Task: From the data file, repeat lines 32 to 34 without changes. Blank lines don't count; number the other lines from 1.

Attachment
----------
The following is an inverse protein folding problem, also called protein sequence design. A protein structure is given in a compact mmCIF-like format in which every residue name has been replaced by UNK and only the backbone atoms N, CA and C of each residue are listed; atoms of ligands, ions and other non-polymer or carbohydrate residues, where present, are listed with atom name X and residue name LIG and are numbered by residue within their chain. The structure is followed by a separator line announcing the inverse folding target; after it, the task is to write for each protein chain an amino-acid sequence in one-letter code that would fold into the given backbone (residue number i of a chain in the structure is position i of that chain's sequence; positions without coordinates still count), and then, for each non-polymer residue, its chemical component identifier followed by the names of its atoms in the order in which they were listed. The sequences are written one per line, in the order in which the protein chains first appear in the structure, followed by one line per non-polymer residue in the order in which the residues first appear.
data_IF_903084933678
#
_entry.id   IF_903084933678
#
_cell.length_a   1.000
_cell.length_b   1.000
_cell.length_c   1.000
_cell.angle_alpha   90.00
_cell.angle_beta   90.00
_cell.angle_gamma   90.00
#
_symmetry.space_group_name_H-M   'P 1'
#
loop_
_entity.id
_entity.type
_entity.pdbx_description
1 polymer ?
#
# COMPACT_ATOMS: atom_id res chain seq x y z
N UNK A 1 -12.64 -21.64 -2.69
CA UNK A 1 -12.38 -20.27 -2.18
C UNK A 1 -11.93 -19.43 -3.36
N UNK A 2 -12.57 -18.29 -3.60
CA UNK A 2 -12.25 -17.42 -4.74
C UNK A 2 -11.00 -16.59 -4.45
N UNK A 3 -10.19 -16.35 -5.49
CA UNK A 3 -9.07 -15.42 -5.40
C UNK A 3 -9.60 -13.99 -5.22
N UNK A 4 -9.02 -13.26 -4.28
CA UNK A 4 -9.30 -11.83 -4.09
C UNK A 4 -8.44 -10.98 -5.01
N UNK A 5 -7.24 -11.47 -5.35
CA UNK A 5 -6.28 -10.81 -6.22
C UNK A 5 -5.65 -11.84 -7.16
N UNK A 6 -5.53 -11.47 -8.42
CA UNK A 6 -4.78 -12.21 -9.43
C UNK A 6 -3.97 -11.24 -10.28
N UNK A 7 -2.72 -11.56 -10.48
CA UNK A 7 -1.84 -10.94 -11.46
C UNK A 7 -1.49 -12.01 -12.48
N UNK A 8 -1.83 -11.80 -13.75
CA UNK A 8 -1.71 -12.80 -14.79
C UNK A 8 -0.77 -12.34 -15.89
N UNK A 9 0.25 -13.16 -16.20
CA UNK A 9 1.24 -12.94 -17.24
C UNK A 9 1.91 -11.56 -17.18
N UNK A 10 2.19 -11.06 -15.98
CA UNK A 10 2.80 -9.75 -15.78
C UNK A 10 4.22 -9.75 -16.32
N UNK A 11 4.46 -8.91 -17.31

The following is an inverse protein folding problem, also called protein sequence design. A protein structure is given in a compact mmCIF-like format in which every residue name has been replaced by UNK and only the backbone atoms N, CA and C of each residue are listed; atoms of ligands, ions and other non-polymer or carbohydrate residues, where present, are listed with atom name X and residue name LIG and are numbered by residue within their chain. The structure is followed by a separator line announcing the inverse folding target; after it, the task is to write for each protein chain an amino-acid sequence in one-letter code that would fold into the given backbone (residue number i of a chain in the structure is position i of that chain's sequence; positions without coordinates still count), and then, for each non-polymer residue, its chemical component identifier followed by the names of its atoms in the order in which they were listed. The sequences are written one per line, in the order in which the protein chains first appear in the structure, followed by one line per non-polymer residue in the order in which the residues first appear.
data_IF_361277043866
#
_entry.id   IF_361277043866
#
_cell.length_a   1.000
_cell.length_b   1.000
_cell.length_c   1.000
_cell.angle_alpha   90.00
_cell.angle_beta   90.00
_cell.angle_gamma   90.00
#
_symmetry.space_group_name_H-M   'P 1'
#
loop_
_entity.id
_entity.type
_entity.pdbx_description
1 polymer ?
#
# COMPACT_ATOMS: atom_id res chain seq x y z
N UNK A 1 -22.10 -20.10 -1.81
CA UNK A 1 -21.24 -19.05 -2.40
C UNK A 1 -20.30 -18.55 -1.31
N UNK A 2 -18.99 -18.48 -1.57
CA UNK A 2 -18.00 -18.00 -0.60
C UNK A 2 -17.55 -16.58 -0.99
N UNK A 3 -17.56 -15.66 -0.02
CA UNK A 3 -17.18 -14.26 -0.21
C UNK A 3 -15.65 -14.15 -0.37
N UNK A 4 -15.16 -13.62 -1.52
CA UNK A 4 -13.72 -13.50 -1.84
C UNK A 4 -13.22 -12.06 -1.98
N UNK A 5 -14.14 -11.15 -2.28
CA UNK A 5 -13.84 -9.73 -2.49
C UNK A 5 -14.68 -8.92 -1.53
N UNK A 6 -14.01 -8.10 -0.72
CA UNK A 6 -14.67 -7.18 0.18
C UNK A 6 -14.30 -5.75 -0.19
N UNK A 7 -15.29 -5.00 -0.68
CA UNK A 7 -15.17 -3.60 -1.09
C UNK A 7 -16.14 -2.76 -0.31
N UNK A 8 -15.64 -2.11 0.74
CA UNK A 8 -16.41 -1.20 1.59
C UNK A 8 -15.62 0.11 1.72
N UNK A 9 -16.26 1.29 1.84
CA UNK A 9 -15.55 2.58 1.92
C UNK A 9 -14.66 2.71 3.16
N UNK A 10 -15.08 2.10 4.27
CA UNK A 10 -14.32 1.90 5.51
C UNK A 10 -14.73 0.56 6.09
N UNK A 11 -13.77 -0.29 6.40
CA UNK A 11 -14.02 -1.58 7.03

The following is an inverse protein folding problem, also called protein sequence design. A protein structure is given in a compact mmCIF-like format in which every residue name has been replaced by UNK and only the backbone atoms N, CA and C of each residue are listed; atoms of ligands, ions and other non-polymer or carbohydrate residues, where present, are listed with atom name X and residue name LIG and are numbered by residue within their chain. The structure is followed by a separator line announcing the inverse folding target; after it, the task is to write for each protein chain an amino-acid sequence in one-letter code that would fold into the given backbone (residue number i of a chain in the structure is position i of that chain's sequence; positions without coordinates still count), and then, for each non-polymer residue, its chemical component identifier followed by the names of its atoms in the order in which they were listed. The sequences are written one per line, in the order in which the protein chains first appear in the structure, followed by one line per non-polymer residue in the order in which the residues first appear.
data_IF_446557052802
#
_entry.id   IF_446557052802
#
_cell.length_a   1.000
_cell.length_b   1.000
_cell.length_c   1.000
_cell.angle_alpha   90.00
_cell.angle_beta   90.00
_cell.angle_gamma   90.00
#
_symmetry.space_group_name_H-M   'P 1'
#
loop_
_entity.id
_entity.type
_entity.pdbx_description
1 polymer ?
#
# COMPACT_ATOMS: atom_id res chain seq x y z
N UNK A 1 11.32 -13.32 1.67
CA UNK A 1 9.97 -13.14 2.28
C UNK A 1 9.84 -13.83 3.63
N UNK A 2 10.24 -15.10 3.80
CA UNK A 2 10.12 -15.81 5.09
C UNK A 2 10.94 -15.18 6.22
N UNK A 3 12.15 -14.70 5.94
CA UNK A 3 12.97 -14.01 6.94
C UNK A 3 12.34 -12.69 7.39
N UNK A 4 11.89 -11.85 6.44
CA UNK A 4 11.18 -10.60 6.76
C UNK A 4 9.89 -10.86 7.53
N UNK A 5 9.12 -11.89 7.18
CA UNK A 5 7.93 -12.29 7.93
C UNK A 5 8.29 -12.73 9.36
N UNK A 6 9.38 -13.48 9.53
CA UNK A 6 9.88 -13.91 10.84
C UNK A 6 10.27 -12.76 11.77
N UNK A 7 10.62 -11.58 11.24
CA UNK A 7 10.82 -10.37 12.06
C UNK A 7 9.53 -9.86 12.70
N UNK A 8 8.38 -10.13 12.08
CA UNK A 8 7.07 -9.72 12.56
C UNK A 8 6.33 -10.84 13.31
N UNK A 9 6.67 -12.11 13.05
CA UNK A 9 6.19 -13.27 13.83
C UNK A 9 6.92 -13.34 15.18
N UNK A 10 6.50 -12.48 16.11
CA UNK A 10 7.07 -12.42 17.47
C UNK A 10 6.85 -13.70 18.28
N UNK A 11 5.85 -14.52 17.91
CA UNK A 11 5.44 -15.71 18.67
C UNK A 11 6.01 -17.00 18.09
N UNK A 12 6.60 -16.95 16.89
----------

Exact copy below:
CA UNK A 4 -9.30 -11.83 -4.09
C UNK A 4 -8.44 -10.98 -5.01
N UNK A 5 -7.24 -11.47 -5.35